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Review: Monsieur Paul in Epcot’s France Pavilion

Today, we have a real treat for you!

Monsieur Paul Restauarant in Epcot's France Pavilion

We are heading through the unassuming door and up the fabled staircase above Epcot’s Les Chefs de France to savor a meal at the newly revamped Monsieur Paul Restaurant!

Located in the France Pavilion within Epcot, Monsieur Paul was formerly Bistro de Paris. When the signature restaurant underwent refurbishment last year, it received a new name, honoring the life and legacy of legendary chef and owner Paul Bocuse.

But what else had changed? We were curious as well. And so, armed with a camera, my notebook, and an appetite, I recently made my way through the double doors to bring the story to you.

This is going to be a long one (over 50 photos!!), so settle in for a culinary journey!

Atmosphere

As you poke around the France Pavilion and see glasses of wine and glaces for sale, you’ll encounter this sign letting you know of your (less obvious) dining options.

External Sign Showing France Pavilion Restaurants

And it’s a good thing! Because unless you know it’s there, it would be pretty easy to pass right by the entrance for Monsieur Paul, which is actually tucked back into the pavilion, wrapped behind the more prominent Les Chefs de France.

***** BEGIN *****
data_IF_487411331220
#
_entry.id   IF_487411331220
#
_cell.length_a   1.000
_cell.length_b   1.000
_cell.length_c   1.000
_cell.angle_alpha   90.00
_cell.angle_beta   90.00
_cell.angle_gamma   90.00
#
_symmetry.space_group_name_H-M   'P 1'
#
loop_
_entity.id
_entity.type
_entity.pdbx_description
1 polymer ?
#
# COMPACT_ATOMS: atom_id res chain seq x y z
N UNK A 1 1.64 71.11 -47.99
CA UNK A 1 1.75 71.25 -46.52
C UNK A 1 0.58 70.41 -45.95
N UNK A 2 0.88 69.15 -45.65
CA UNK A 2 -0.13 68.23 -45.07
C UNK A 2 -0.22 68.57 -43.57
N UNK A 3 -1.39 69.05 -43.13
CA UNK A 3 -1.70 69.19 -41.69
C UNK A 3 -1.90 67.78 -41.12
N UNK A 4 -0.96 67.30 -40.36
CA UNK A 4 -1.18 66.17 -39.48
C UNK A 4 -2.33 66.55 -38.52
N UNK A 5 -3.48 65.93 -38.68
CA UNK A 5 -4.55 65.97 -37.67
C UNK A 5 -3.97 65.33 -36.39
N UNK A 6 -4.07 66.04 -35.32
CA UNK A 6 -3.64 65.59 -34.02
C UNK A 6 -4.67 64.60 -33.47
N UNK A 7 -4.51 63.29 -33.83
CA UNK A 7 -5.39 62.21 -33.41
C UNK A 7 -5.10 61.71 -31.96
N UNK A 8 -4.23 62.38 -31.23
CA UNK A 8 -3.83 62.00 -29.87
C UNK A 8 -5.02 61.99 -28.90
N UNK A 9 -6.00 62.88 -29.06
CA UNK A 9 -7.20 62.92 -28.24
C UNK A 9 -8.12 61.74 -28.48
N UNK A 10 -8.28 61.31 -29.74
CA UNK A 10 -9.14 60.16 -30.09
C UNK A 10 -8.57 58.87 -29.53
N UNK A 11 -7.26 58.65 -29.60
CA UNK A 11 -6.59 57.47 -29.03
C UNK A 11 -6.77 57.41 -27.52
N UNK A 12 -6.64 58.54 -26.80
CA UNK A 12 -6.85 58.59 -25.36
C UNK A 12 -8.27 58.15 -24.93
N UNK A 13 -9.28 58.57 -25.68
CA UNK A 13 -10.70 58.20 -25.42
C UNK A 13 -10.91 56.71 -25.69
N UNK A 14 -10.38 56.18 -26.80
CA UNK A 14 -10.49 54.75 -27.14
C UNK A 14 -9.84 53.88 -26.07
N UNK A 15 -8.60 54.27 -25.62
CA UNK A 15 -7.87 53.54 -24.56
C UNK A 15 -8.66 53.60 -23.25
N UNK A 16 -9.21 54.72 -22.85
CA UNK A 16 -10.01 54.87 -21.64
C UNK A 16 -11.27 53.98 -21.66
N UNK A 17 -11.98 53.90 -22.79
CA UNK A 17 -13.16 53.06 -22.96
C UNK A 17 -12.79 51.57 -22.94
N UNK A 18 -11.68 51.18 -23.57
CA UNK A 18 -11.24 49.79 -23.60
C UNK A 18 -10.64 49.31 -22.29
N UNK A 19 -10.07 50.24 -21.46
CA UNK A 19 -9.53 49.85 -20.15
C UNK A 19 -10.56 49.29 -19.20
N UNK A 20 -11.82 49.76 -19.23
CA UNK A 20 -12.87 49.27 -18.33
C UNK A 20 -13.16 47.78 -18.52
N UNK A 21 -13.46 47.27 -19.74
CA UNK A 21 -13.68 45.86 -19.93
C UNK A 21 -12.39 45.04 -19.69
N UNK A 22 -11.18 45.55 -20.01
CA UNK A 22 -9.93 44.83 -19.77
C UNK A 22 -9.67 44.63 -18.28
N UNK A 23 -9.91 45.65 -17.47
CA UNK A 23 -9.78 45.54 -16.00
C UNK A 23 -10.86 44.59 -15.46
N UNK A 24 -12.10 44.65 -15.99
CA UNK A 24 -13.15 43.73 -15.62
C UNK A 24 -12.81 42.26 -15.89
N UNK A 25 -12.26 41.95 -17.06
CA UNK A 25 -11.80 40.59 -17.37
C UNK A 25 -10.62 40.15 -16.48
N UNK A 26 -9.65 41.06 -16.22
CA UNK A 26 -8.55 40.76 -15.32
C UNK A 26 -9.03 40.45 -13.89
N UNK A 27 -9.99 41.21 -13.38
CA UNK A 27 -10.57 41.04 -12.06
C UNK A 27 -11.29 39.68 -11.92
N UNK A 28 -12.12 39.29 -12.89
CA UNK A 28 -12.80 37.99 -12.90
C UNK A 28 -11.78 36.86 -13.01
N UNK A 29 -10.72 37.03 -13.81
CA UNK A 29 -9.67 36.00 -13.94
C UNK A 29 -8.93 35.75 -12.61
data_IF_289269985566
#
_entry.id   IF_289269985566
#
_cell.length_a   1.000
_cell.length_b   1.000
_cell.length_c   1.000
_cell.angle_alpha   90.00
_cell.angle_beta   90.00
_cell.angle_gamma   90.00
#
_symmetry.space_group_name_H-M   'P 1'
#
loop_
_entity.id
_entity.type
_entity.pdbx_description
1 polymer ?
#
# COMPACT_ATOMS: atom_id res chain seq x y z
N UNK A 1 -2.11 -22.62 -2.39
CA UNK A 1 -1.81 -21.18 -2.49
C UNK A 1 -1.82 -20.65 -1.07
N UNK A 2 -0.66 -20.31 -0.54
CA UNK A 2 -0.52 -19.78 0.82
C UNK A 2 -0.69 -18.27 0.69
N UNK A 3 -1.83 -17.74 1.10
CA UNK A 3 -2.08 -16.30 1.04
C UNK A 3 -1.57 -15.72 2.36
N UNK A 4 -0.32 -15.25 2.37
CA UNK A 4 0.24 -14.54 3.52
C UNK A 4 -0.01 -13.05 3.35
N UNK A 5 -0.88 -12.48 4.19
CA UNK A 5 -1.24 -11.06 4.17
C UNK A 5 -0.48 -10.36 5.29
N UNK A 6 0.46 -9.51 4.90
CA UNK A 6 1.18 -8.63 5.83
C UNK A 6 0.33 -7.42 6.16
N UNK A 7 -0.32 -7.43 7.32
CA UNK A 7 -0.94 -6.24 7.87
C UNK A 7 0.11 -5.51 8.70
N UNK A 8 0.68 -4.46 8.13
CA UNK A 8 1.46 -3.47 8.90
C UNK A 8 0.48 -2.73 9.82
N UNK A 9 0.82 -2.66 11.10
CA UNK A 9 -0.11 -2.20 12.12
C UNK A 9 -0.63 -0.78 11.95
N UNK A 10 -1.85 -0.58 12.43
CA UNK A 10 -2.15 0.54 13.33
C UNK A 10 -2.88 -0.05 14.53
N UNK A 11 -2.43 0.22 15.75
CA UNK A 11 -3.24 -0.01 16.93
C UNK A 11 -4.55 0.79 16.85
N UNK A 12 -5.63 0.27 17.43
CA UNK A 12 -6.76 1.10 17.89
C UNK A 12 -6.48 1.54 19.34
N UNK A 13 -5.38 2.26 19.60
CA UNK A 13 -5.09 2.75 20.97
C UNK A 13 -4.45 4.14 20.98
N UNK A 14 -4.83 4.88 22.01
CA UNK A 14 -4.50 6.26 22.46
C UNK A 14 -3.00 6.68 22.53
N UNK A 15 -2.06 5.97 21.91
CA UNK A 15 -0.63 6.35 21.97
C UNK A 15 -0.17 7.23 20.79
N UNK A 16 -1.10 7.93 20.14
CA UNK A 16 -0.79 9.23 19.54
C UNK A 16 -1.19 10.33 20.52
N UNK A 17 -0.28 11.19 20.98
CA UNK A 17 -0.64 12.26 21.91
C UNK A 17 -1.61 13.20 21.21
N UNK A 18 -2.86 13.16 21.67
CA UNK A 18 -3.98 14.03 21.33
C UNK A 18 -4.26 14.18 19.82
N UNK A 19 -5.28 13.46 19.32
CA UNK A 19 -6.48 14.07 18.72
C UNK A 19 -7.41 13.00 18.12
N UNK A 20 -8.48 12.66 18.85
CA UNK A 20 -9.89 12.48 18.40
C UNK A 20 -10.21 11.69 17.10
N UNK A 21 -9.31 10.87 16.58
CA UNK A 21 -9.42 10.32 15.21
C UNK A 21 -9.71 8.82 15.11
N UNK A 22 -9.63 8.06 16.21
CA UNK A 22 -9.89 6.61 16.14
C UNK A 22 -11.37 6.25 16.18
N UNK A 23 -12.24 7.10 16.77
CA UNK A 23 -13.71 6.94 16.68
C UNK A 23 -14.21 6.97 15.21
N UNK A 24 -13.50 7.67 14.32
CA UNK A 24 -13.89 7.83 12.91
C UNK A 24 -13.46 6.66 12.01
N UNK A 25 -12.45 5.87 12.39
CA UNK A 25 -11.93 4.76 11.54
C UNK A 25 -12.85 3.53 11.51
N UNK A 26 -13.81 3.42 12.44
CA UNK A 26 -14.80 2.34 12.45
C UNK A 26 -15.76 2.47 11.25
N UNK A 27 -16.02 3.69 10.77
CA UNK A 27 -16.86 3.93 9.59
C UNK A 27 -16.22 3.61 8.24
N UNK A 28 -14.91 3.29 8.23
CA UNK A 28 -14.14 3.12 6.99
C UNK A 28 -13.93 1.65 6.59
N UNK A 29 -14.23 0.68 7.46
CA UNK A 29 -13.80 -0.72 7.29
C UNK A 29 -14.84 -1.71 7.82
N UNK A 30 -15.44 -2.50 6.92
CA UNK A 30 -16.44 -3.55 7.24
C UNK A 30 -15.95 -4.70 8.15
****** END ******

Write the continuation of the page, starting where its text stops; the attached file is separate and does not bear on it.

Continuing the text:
Monsieur Paul Menu Plaque

With its crisp awning cover and double doors, it blends in as just another part of the authentic themeing in the pavilion — which nearly convinces you that you’re in Paris.

Monsieur Paul -- Outside

Just like high-end restaurants that are hidden to all but those who have been let in on the secret, you won’t see any flashy signs hanging over the door. Instead, you’ll simply catch a glimpse (if you’re really looking for it) of the name plaques that commemorate the three original founding chefs of Les Chefs de France: Paul Bocuse, the late Gaston LeNôtre, and Roger Vergé. While the three legendary chefs originally oversaw the food outlets here, these days they are run by Jerome Bocuse, Chef Bocuse’s son.

Original Chefs of Les Chefs de France

Enter the door and you’ll find a rather unassuming room crowned with a winding staircase. Through the doorway opposite, you’ll see the hustle and bustle of Les Chefs de France Restaurant.

If you have had the pleasure of dining here before, you will notice subtle differences in the decor beginning in the lobby area. While the deep Burgundy color scheme remains the same, gone are the ornately patterned carpet and wallpaper.

Lobby of Monsieur Paul

There are two ways to access Monsieur Paul’s second floor dining room. The first is this delightful elevator, hidden behind an oversized door. Very reminiscent of the wonderful quirkiness that you find in Parisian buildings, n’est pas?

Elevator Leading to Monsieur Paul

Your other option is the beautiful, sweeping staircase. I was very relieved to see that the gorgeous art nouveau railing made the refurb cut.

Staircase in the Lobby Leading to Monsieur Paul